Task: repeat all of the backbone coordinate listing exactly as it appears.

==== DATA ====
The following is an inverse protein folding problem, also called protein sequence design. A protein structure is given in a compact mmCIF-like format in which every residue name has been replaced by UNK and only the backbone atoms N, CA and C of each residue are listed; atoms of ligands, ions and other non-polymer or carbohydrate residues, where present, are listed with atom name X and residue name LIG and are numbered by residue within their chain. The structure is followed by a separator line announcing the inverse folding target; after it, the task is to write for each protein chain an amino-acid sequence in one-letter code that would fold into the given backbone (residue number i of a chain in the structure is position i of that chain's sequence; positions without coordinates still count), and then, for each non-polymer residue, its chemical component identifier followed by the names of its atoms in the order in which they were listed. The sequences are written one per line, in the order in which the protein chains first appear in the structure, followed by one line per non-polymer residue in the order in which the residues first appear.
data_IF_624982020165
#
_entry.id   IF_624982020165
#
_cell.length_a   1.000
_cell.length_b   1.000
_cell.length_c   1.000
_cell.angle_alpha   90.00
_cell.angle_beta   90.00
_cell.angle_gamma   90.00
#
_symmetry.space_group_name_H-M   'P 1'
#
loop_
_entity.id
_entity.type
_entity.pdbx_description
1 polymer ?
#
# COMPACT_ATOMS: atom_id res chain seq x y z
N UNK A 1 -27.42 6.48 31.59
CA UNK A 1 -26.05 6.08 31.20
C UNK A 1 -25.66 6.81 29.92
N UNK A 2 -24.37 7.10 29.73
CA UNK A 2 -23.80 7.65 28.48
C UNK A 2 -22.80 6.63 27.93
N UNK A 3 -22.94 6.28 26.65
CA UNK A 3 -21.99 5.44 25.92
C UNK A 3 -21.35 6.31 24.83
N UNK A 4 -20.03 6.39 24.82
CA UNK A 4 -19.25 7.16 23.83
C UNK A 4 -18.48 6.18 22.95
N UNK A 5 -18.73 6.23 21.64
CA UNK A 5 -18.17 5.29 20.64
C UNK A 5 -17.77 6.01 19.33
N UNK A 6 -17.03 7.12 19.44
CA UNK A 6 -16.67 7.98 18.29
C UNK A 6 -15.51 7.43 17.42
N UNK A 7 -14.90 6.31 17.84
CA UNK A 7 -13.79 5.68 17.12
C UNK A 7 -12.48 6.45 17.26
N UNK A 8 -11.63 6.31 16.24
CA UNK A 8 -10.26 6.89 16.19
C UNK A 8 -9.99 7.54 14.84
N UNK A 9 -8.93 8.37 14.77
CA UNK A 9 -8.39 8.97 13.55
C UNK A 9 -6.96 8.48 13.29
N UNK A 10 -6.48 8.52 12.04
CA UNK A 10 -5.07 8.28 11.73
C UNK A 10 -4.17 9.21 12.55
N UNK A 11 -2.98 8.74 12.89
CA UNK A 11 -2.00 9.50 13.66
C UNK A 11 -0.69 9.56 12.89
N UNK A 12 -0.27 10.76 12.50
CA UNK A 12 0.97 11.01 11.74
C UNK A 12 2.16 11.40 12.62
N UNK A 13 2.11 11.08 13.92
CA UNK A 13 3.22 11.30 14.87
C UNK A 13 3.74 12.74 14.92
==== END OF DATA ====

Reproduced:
The following is an inverse protein folding problem, also called protein sequence design. A protein structure is given in a compact mmCIF-like format in which every residue name has been replaced by UNK and only the backbone atoms N, CA and C of each residue are listed; atoms of ligands, ions and other non-polymer or carbohydrate residues, where present, are listed with atom name X and residue name LIG and are numbered by residue within their chain. The structure is followed by a separator line announcing the inverse folding target; after it, the task is to write for each protein chain an amino-acid sequence in one-letter code that would fold into the given backbone (residue number i of a chain in the structure is position i of that chain's sequence; positions without coordinates still count), and then, for each non-polymer residue, its chemical component identifier followed by the names of its atoms in the order in which they were listed. The sequences are written one per line, in the order in which the protein chains first appear in the structure, followed by one line per non-polymer residue in the order in which the residues first appear.
data_IF_624982020165
#
_entry.id   IF_624982020165
#
_cell.length_a   1.000
_cell.length_b   1.000
_cell.length_c   1.000
_cell.angle_alpha   90.00
_cell.angle_beta   90.00
_cell.angle_gamma   90.00
#
_symmetry.space_group_name_H-M   'P 1'
#
loop_
_entity.id
_entity.type
_entity.pdbx_description
1 polymer ?
#
# COMPACT_ATOMS: atom_id res chain seq x y z
N UNK A 1 -27.42 6.48 31.59
CA UNK A 1 -26.05 6.08 31.20
C UNK A 1 -25.66 6.81 29.92
N UNK A 2 -24.37 7.10 29.73
CA UNK A 2 -23.80 7.65 28.48
C UNK A 2 -22.80 6.63 27.93
N UNK A 3 -22.94 6.28 26.65
CA UNK A 3 -21.99 5.44 25.92
C UNK A 3 -21.35 6.31 24.83
N UNK A 4 -20.03 6.39 24.82
CA UNK A 4 -19.25 7.16 23.83
C UNK A 4 -18.48 6.18 22.95
N UNK A 5 -18.73 6.23 21.64
CA UNK A 5 -18.17 5.29 20.64
C UNK A 5 -17.77 6.01 19.33
N UNK A 6 -17.03 7.12 19.44
CA UNK A 6 -16.67 7.98 18.29
C UNK A 6 -15.51 7.43 17.42
N UNK A 7 -14.90 6.31 17.84
CA UNK A 7 -13.79 5.68 17.12
C UNK A 7 -12.48 6.45 17.26
N UNK A 8 -11.63 6.31 16.24
CA UNK A 8 -10.26 6.89 16.19
C UNK A 8 -9.99 7.54 14.84
N UNK A 9 -8.93 8.37 14.77
CA UNK A 9 -8.39 8.97 13.55
C UNK A 9 -6.96 8.48 13.29
N UNK A 10 -6.48 8.52 12.04
CA UNK A 10 -5.07 8.28 11.73
C UNK A 10 -4.17 9.21 12.55
N UNK A 11 -2.98 8.74 12.89
CA UNK A 11 -2.00 9.50 13.66
C UNK A 11 -0.69 9.56 12.89
N UNK A 12 -0.27 10.76 12.50
CA UNK A 12 0.97 11.01 11.74
C UNK A 12 2.16 11.40 12.62
N UNK A 13 2.11 11.08 13.92
CA UNK A 13 3.22 11.30 14.87
C UNK A 13 3.74 12.74 14.92